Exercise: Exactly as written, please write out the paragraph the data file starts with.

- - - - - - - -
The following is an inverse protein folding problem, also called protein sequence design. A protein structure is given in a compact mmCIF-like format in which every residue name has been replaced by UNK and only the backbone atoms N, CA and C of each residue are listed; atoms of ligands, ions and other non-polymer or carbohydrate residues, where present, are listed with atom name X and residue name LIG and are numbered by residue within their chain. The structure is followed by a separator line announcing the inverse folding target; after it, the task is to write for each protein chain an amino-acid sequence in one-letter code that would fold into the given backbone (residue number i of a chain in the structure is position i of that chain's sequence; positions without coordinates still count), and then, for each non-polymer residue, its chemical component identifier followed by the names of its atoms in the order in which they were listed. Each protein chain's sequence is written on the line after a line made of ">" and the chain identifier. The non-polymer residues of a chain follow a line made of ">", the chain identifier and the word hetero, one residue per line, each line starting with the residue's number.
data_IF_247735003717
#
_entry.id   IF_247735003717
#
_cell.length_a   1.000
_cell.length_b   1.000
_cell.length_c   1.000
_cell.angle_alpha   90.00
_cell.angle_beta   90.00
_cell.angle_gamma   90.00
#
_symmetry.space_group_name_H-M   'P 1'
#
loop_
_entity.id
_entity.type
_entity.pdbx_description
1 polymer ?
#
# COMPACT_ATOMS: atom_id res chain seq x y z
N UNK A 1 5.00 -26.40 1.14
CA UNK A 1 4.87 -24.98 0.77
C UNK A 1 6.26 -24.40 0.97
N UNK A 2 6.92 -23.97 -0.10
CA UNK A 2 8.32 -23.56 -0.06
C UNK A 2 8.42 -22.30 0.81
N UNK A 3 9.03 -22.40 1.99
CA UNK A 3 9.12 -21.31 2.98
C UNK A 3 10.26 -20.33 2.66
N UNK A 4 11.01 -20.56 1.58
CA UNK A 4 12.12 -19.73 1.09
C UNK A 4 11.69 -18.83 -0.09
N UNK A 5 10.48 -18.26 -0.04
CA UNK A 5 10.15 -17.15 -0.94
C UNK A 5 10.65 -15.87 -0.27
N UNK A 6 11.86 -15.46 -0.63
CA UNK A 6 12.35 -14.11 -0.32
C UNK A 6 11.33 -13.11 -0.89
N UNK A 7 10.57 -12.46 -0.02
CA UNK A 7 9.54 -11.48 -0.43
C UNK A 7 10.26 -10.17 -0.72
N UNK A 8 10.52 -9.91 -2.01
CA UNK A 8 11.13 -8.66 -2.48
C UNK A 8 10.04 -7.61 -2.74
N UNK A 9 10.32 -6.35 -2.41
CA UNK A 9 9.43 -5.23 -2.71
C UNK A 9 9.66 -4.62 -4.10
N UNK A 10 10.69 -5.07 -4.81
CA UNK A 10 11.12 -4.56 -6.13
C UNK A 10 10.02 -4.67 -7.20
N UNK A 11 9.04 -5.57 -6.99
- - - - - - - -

The following is an inverse protein folding problem, also called protein sequence design. A protein structure is given in a compact mmCIF-like format in which every residue name has been replaced by UNK and only the backbone atoms N, CA and C of each residue are listed; atoms of ligands, ions and other non-polymer or carbohydrate residues, where present, are listed with atom name X and residue name LIG and are numbered by residue within their chain. The structure is followed by a separator line announcing the inverse folding target; after it, the task is to write for each protein chain an amino-acid sequence in one-letter code that would fold into the given backbone (residue number i of a chain in the structure is position i of that chain's sequence; positions without coordinates still count), and then, for each non-polymer residue, its chemical component identifier followed by the names of its atoms in the order in which they were listed. Each protein chain's sequence is written on the line after a line made of ">" and the chain identifier. The non-polymer residues of a chain follow a line made of ">", the chain identifier and the word hetero, one residue per line, each line starting with the residue's number.